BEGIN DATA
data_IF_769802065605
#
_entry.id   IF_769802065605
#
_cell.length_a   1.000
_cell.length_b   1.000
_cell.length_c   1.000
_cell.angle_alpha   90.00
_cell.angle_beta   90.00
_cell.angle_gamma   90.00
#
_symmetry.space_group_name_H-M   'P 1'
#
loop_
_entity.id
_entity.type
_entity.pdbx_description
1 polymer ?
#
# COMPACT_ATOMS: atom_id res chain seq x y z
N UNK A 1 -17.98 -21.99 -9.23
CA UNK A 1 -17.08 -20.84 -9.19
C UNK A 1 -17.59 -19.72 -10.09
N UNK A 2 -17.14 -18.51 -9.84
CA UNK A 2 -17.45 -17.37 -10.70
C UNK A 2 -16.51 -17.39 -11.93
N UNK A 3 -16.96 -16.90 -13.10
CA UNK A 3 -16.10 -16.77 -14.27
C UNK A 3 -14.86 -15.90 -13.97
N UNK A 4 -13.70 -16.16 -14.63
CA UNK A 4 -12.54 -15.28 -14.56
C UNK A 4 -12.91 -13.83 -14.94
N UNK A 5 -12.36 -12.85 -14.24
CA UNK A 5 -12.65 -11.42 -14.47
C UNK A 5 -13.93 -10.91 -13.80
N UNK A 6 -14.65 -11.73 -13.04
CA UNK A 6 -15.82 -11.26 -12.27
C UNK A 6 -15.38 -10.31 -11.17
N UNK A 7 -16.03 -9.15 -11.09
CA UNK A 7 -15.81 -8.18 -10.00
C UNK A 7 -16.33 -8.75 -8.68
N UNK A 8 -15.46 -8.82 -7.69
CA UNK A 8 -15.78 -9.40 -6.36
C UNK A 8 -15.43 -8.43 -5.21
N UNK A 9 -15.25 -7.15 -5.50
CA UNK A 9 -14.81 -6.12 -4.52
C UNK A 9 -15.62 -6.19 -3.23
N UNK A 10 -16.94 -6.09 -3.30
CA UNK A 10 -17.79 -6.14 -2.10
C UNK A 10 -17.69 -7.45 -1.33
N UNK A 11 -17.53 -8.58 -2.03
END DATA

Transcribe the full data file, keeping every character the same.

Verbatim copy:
data_IF_769802065605
#
_entry.id   IF_769802065605
#
_cell.length_a   1.000
_cell.length_b   1.000
_cell.length_c   1.000
_cell.angle_alpha   90.00
_cell.angle_beta   90.00
_cell.angle_gamma   90.00
#
_symmetry.space_group_name_H-M   'P 1'
#
loop_
_entity.id
_entity.type
_entity.pdbx_description
1 polymer ?
#
# COMPACT_ATOMS: atom_id res chain seq x y z
N UNK A 1 -17.98 -21.99 -9.23
CA UNK A 1 -17.08 -20.84 -9.19
C UNK A 1 -17.59 -19.72 -10.09
N UNK A 2 -17.14 -18.51 -9.84
CA UNK A 2 -17.45 -17.37 -10.70
C UNK A 2 -16.51 -17.39 -11.93
N UNK A 3 -16.96 -16.90 -13.10
CA UNK A 3 -16.10 -16.77 -14.27
C UNK A 3 -14.86 -15.90 -13.97
N UNK A 4 -13.70 -16.16 -14.63
CA UNK A 4 -12.54 -15.28 -14.56
C UNK A 4 -12.91 -13.83 -14.94
N UNK A 5 -12.36 -12.85 -14.24
CA UNK A 5 -12.65 -11.42 -14.47
C UNK A 5 -13.93 -10.91 -13.80
N UNK A 6 -14.65 -11.73 -13.04
CA UNK A 6 -15.82 -11.26 -12.27
C UNK A 6 -15.38 -10.31 -11.17
N UNK A 7 -16.03 -9.15 -11.09
CA UNK A 7 -15.81 -8.18 -10.00
C UNK A 7 -16.33 -8.75 -8.68
N UNK A 8 -15.46 -8.82 -7.69
CA UNK A 8 -15.78 -9.40 -6.36
C UNK A 8 -15.43 -8.43 -5.21
N UNK A 9 -15.25 -7.15 -5.50
CA UNK A 9 -14.81 -6.12 -4.52
C UNK A 9 -15.62 -6.19 -3.23
N UNK A 10 -16.94 -6.09 -3.30
CA UNK A 10 -17.79 -6.14 -2.10
C UNK A 10 -17.69 -7.45 -1.33
N UNK A 11 -17.53 -8.58 -2.03